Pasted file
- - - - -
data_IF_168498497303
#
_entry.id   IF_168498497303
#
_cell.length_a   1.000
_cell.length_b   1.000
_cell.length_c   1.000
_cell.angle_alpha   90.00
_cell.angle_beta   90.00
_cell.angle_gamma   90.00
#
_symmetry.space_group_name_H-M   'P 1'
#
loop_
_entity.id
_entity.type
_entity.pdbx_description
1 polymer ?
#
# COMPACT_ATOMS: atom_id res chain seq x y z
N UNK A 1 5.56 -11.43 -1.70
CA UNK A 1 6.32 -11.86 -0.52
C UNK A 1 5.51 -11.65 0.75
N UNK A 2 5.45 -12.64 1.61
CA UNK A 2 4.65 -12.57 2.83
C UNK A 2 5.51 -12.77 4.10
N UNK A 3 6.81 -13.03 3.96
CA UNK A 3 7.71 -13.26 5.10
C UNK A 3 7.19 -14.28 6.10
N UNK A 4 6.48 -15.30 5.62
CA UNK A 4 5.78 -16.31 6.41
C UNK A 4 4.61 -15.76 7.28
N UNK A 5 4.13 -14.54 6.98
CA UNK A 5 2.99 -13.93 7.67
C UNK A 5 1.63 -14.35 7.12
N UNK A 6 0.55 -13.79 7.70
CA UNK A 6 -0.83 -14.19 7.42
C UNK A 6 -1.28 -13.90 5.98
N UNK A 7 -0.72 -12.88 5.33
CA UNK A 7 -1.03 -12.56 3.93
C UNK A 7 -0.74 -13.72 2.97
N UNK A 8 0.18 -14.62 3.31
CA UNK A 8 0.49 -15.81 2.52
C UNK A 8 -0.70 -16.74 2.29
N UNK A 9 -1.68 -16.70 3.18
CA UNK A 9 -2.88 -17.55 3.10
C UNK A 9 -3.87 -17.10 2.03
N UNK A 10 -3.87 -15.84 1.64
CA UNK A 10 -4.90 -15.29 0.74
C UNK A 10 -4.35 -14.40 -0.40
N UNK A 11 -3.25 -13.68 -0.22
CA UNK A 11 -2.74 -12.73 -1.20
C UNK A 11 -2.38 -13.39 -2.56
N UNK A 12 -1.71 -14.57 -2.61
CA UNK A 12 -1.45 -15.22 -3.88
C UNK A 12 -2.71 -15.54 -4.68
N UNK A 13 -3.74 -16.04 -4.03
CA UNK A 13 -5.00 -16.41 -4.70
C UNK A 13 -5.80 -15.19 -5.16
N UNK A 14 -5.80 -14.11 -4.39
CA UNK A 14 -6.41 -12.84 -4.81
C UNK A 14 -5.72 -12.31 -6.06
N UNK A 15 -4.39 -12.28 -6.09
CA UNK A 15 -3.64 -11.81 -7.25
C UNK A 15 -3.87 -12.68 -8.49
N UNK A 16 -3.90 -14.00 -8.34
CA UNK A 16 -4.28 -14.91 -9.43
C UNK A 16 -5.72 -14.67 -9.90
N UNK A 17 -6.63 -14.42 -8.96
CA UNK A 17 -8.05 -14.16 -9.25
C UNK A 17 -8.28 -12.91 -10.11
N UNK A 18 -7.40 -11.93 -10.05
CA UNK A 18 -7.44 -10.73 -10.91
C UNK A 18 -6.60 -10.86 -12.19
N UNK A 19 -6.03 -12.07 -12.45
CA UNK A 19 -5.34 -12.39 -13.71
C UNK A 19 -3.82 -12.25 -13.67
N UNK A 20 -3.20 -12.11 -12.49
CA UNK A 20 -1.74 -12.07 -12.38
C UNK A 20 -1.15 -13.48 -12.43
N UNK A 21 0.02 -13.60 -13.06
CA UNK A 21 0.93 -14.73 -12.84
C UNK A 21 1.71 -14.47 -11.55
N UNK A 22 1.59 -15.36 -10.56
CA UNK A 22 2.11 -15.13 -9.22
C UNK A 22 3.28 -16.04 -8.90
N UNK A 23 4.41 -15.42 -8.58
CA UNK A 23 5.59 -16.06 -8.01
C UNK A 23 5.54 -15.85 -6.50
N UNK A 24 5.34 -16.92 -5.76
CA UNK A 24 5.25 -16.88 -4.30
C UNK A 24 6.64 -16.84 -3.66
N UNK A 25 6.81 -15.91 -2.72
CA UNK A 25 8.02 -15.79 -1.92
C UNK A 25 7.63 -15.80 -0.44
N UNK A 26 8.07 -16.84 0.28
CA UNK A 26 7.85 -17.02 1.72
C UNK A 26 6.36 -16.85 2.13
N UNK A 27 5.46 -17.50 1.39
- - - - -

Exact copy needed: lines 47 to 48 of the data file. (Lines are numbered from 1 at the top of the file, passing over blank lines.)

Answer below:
C UNK A 9 -3.87 -17.10 2.03
N UNK A 10 -3.87 -15.84 1.64